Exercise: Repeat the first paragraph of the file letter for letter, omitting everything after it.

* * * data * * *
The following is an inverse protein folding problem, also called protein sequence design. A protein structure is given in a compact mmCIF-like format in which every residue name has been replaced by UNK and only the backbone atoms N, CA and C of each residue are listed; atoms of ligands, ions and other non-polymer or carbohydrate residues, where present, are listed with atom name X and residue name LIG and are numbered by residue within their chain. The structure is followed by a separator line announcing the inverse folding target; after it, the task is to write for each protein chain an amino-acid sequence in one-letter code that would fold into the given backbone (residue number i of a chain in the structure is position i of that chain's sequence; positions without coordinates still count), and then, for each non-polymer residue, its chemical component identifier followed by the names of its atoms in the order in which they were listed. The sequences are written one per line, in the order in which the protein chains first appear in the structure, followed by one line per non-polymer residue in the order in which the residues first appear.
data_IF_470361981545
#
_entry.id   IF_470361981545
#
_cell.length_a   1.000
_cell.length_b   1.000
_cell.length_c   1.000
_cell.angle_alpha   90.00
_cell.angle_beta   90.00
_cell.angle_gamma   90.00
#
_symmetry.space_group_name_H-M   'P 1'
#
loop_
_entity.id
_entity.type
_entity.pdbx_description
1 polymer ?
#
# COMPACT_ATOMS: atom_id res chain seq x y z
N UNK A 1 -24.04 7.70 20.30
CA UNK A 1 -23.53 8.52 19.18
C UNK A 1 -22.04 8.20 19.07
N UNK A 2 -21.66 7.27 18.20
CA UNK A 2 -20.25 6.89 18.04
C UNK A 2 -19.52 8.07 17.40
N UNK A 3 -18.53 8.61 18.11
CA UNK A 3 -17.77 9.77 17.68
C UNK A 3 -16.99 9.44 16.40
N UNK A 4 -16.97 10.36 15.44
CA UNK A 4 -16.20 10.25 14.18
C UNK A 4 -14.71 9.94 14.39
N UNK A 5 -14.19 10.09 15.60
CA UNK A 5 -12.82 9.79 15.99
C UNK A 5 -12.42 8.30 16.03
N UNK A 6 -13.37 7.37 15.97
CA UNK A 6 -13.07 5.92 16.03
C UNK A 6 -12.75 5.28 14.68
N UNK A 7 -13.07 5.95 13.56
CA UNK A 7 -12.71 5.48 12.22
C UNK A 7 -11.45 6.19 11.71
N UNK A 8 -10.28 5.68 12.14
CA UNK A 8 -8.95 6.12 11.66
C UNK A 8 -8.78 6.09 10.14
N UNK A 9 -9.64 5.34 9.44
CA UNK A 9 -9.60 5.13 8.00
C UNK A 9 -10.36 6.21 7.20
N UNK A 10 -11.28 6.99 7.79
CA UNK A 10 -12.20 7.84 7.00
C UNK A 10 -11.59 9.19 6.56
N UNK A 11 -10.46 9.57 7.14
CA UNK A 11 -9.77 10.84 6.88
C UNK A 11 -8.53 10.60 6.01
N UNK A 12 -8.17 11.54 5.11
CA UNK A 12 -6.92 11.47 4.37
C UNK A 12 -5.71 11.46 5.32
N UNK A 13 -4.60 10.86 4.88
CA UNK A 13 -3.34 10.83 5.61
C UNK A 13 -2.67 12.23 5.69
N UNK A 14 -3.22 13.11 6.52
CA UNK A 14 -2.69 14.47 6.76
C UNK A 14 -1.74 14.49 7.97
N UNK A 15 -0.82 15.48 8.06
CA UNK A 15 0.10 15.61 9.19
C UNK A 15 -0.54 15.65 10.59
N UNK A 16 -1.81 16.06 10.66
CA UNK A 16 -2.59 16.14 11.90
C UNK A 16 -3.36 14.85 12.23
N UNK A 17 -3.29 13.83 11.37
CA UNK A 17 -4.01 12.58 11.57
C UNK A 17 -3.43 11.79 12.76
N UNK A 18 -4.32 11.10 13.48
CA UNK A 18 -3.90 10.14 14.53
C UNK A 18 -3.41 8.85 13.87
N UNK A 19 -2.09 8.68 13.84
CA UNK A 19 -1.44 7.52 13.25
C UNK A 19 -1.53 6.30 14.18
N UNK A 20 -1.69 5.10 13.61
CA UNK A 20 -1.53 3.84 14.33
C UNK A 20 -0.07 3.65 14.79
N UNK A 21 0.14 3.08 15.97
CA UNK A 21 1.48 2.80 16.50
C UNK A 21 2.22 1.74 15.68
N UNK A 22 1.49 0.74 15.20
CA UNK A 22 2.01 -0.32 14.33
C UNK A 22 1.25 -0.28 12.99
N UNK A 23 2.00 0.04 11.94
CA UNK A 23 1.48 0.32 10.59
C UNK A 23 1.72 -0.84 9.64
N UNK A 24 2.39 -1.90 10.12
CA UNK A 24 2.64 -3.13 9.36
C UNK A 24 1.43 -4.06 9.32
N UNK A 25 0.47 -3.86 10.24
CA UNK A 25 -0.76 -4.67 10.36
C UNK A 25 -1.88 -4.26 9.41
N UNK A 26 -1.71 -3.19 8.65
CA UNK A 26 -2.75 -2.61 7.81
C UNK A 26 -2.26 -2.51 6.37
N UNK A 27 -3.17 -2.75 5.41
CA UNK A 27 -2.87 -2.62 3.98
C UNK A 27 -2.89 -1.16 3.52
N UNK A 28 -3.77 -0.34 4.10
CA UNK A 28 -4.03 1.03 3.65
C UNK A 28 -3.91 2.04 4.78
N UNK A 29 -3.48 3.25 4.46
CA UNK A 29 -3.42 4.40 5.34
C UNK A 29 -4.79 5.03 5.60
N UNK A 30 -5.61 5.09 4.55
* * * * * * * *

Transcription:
The following is an inverse protein folding problem, also called protein sequence design. A protein structure is given in a compact mmCIF-like format in which every residue name has been replaced by UNK and only the backbone atoms N, CA and C of each residue are listed; atoms of ligands, ions and other non-polymer or carbohydrate residues, where present, are listed with atom name X and residue name LIG and are numbered by residue within their chain. The structure is followed by a separator line announcing the inverse folding target; after it, the task is to write for each protein chain an amino-acid sequence in one-letter code that would fold into the given backbone (residue number i of a chain in the structure is position i of that chain's sequence; positions without coordinates still count), and then, for each non-polymer residue, its chemical component identifier followed by the names of its atoms in the order in which they were listed. The sequences are written one per line, in the order in which the protein chains first appear in the structure, followed by one line per non-polymer residue in the order in which the residues first appear.